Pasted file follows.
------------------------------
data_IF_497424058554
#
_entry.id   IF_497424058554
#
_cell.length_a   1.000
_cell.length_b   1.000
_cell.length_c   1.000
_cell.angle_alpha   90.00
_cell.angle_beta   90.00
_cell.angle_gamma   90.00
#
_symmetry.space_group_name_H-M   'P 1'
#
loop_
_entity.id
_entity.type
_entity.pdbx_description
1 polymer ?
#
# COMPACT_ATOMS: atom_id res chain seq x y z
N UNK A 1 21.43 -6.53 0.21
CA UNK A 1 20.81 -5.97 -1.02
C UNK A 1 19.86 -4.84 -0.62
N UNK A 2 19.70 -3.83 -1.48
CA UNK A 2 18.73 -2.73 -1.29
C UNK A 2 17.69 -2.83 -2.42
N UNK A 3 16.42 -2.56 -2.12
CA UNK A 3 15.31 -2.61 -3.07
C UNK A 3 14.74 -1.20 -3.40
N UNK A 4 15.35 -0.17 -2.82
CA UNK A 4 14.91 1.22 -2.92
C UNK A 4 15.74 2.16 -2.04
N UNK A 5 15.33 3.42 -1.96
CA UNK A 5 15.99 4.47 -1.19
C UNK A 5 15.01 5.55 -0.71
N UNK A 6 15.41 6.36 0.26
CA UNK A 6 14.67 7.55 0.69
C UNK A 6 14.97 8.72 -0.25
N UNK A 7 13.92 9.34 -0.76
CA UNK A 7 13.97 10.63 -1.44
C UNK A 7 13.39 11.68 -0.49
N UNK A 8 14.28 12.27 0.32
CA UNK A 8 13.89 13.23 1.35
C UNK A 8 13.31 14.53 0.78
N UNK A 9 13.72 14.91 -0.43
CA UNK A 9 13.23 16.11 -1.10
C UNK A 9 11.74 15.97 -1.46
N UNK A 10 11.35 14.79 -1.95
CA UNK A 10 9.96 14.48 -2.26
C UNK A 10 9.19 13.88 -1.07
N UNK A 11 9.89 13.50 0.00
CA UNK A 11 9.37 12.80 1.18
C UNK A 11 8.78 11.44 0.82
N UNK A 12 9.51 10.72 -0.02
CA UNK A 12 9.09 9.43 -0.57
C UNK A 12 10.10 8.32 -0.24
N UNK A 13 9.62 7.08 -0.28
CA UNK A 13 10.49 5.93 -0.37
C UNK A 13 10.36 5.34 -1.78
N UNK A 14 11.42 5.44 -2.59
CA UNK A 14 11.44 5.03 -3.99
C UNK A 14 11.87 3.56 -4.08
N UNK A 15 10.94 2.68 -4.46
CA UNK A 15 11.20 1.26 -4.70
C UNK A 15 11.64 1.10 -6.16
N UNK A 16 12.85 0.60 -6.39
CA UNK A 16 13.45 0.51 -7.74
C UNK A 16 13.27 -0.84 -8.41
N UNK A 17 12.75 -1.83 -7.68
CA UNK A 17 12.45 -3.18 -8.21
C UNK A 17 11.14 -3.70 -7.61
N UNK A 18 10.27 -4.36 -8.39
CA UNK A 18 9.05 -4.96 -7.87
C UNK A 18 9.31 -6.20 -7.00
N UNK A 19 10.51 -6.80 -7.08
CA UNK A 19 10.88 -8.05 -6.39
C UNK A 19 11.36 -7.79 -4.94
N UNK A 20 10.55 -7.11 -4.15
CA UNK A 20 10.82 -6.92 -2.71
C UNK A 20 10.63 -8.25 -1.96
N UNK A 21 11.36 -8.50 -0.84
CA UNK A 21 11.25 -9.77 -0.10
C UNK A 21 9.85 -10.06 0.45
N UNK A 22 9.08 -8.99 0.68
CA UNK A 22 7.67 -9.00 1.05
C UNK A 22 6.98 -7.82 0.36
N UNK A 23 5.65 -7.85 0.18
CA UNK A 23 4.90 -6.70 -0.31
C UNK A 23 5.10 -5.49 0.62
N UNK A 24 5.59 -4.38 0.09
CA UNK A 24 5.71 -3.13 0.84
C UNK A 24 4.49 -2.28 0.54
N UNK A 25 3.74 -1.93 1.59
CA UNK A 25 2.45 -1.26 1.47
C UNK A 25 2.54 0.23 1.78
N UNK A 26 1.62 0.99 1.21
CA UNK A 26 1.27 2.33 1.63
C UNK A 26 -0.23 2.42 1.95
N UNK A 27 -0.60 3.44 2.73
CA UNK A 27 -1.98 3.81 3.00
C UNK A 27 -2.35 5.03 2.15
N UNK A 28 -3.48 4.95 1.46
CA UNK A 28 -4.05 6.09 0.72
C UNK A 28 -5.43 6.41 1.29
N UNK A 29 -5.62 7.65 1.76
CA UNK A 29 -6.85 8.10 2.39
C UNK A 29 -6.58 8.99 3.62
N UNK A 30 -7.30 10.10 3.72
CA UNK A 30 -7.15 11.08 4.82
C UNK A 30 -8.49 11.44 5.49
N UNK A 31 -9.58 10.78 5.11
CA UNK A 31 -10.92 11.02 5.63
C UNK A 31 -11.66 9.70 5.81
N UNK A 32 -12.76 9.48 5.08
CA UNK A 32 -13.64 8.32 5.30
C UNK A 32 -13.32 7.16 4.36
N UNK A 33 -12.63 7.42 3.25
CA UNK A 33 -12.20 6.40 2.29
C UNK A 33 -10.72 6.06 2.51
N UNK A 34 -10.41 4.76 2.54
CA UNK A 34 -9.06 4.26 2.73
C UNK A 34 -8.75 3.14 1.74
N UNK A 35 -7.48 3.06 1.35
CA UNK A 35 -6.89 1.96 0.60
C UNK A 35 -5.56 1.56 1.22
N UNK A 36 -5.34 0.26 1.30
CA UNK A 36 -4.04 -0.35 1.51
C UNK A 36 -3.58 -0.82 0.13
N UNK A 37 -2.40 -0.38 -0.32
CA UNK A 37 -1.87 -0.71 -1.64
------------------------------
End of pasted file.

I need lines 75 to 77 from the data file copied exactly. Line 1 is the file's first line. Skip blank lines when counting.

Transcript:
N UNK A 19 10.51 -6.80 -7.08
CA UNK A 19 10.88 -8.05 -6.39
C UNK A 19 11.36 -7.79 -4.94